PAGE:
How irrevocable is irrevocable

TOP OF MIND - Maricor c. De Castro - The Philippine Star

The past indeed influences the future. Actions from the former provide ripples felt by the latter. When things go wrong, you cannot go back and alter the past. Instead you can concentrate on the present and mold the future. In the world of taxation, however, an amendment of a tax return is the remedy taxpayers can avail of to change what has been submitted. But what if, even amendments cannot do something to change what has been done? Things when chosen can never be withdrawn.

Section 76 of the National Internal Revenue Code (NIRC) of 1997, as amended, provides two options available to the corporation whenever the sum of the quarterly tax payments made during the taxable year exceeds the total tax due on the entire taxable income of the same year, as follows:

Carry over the excess credit.

Be credited or refunded with the excess amount paid, as the case may be.

In case the corporation is entitled to a tax credit or refund of the excess estimated quarterly income taxes paid, the excess amount shown on its final adjustment return may be carried over and credited against the estimated quarterly income tax liabilities for the taxable quarters of the succeeding taxable years. Once the option to carry-over and apply the excess quarterly income tax against income tax due for the taxable quarters of the succeeding taxable years has been made, such option shall be considered irrevocable for that taxable period and no application for cash refund or issuance of a tax credit certificate shall be allowed therefor.

The question is “does the irrevocability rule also apply to the second option?”

Let’s look at the case of University Physicians Services Inc. – Management Inc. (UPSI-MI) (petitioner) vs. Commissioner of Internal Revenue (CIR) (respondent) G.R. No. 205955 dated March 7. The said petition seeks to reverse the previous decision made by Court of Tax Appeals (CTA) En Banc (CTA-EB Case No. 828) denying UPSI-MI’s application for tax refund or issuance of Tax Credit Certificate (TCC) for the amount of P2.97 million.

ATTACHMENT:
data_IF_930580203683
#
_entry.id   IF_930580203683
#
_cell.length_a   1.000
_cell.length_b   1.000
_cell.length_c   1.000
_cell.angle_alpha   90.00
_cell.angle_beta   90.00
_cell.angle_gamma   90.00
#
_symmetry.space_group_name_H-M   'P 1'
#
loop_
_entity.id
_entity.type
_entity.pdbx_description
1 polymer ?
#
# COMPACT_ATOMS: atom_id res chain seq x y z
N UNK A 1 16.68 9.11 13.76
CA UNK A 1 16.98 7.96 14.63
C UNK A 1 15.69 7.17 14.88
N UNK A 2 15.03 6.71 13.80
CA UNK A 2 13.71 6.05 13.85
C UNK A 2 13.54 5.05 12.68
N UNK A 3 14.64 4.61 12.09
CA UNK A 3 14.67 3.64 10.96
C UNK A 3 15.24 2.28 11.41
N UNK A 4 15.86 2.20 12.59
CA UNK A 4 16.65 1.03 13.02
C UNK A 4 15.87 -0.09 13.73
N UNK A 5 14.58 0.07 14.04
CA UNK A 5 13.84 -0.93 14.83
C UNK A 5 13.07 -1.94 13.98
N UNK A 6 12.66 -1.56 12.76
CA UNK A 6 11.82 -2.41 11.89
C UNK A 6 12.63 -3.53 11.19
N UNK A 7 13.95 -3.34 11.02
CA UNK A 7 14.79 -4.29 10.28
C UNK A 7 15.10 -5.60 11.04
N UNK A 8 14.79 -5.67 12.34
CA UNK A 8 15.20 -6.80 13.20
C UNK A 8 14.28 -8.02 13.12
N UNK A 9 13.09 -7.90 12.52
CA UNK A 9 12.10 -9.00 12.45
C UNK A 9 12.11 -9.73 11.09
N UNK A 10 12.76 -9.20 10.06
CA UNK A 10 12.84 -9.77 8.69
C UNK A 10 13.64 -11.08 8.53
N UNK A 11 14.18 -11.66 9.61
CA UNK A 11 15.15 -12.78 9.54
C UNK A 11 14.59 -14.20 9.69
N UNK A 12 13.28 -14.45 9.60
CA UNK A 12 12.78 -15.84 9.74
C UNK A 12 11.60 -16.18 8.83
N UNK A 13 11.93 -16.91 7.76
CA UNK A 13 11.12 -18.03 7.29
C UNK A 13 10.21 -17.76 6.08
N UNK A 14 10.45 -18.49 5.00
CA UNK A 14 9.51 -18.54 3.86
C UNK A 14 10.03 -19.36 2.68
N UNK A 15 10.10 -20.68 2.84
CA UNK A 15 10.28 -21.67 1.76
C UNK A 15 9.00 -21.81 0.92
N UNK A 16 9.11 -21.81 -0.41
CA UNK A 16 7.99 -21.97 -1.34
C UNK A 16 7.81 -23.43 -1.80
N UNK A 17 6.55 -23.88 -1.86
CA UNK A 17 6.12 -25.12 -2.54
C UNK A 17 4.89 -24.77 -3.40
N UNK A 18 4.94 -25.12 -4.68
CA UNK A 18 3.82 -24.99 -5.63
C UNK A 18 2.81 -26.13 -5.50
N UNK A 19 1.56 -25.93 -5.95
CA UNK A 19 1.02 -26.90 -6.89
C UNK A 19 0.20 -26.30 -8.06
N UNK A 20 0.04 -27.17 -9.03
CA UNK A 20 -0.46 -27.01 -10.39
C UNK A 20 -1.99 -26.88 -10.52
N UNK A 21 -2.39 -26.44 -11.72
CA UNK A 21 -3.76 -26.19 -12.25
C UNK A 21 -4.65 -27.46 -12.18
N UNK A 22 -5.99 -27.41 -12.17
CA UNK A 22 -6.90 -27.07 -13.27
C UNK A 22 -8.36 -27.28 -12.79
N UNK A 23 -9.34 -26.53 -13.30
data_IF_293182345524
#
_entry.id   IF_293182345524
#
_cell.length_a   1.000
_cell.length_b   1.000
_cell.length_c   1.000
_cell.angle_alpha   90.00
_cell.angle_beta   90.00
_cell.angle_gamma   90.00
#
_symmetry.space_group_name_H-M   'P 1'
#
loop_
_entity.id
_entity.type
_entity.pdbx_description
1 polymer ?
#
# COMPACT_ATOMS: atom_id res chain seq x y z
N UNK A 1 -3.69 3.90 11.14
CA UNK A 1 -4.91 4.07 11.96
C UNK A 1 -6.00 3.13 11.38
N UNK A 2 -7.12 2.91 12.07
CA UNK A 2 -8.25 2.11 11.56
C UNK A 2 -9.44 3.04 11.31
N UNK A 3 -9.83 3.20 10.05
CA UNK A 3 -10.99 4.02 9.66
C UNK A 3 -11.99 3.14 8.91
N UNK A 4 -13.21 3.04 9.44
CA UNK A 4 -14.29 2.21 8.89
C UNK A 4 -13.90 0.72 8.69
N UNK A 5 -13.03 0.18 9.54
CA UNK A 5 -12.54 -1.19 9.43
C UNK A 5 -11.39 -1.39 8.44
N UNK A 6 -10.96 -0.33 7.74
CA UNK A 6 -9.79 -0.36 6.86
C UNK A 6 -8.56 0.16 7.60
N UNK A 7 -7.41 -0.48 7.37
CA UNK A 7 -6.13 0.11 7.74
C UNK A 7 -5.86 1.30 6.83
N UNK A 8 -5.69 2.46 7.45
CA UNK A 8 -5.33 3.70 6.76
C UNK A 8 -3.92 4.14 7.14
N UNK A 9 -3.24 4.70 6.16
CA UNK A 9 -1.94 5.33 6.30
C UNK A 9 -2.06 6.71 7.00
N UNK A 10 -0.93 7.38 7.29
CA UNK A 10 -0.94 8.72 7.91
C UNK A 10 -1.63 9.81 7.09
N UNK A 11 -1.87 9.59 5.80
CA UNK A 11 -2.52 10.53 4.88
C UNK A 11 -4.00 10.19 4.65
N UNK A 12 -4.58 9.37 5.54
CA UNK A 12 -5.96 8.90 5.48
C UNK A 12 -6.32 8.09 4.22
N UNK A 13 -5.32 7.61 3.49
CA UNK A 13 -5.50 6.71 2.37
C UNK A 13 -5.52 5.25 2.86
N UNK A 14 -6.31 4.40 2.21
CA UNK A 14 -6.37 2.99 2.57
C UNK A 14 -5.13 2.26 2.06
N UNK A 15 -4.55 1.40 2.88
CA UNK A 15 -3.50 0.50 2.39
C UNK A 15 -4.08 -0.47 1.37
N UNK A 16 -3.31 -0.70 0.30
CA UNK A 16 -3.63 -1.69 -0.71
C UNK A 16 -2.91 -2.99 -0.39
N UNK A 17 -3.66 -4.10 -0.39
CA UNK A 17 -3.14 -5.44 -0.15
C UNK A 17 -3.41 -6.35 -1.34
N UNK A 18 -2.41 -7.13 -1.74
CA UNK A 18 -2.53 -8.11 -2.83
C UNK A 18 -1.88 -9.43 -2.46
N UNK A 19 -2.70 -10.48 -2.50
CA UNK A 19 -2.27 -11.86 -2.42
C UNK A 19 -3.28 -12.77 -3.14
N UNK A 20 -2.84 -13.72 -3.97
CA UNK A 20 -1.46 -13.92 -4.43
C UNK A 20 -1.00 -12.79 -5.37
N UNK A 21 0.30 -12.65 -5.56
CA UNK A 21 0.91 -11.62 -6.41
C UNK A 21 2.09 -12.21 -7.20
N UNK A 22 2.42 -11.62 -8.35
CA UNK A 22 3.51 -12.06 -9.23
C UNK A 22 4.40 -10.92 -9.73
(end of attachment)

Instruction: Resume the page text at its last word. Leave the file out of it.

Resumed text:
The facts of the case revealed that the petitioner elected the option “to be issued a tax credit certificate” in its 2006 Annual Income Tax Return (“AITR”) representing unutilized creditable withholding taxes (“CWT”) in 2006 for the above-mentioned amount. Afterwards, the petitioner filed an AITR for short period fiscal year (“FY”) ended March 31, 2007 wherein the total amount reported under the line “prior year’s excess credits” included the amount subject to the request for TCC issuance in 2006. However, the petitioner filed an amended AITR for FY 2007 on the same date to remove the amount of the instant claim, reducing by P2.97 million the amount carried-over to 2007.

Hence, the petitioner asked for a tax refund for the said unutilized CWT. The petitioner argued that since the option to be refunded was first elected in its 2006 ITR, such option was allegedly considered irrevocable. UPSI-MI added that although it was credited in the 2007 original ITR, such mistake was immediately rectified in the amended 2007 return, thus, as if the unutilized CWT for 2006 was never carried over and claimed as credit in 2007. Therefore, UPSI-MI insisted that what should control is its election of the option “to be issued a tax credit certificate” in its 2006 ITR.

The petitioner supported its claim of irrevocability of the option of refund by citing Philam Asset Management Inc. vs. CIR case (514 Phil. 147 2005) that “The controlling factor for the operation of the irrevocability rule is that the taxpayer chose an option; and once it had already done so, it could no longer make another one.” Petitioner also pointed-out what the AITR states, “If overpayment, mark “X” one box only (Once choice is made, the same is irrevocable)”